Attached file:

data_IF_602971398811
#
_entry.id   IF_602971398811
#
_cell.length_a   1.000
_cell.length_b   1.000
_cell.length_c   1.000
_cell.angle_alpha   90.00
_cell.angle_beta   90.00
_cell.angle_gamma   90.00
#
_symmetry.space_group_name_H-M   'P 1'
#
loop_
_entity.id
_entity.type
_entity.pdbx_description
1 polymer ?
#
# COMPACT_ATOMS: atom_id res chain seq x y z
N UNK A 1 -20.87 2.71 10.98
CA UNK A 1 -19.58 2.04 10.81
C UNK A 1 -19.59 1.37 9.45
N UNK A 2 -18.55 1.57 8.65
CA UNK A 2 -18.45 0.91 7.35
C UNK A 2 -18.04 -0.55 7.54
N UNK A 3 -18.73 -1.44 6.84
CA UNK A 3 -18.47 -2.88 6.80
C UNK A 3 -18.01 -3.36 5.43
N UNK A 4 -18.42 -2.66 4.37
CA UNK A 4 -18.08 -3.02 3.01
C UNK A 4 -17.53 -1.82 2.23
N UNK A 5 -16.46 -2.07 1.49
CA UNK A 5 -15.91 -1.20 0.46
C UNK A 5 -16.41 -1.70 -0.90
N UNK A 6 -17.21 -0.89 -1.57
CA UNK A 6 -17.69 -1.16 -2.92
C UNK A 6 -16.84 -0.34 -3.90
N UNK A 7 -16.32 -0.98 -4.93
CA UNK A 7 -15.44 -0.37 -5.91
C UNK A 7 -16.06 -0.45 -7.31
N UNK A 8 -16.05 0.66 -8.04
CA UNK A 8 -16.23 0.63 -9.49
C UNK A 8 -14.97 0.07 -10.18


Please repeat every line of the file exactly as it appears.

data_IF_602971398811
#
_entry.id   IF_602971398811
#
_cell.length_a   1.000
_cell.length_b   1.000
_cell.length_c   1.000
_cell.angle_alpha   90.00
_cell.angle_beta   90.00
_cell.angle_gamma   90.00
#
_symmetry.space_group_name_H-M   'P 1'
#
loop_
_entity.id
_entity.type
_entity.pdbx_description
1 polymer ?
#
# COMPACT_ATOMS: atom_id res chain seq x y z
N UNK A 1 -20.87 2.71 10.98
CA UNK A 1 -19.58 2.04 10.81
C UNK A 1 -19.59 1.37 9.45
N UNK A 2 -18.55 1.57 8.65
CA UNK A 2 -18.45 0.91 7.35
C UNK A 2 -18.04 -0.55 7.54
N UNK A 3 -18.73 -1.44 6.84
CA UNK A 3 -18.47 -2.88 6.80
C UNK A 3 -18.01 -3.36 5.43
N UNK A 4 -18.42 -2.66 4.37
CA UNK A 4 -18.08 -3.02 3.01
C UNK A 4 -17.53 -1.82 2.23
N UNK A 5 -16.46 -2.07 1.49
CA UNK A 5 -15.91 -1.20 0.46
C UNK A 5 -16.41 -1.70 -0.90
N UNK A 6 -17.21 -0.89 -1.57
CA UNK A 6 -17.69 -1.16 -2.92
C UNK A 6 -16.84 -0.34 -3.90
N UNK A 7 -16.32 -0.98 -4.93
CA UNK A 7 -15.44 -0.37 -5.91
C UNK A 7 -16.06 -0.45 -7.31
N UNK A 8 -16.05 0.66 -8.04
CA UNK A 8 -16.23 0.63 -9.49
C UNK A 8 -14.97 0.07 -10.18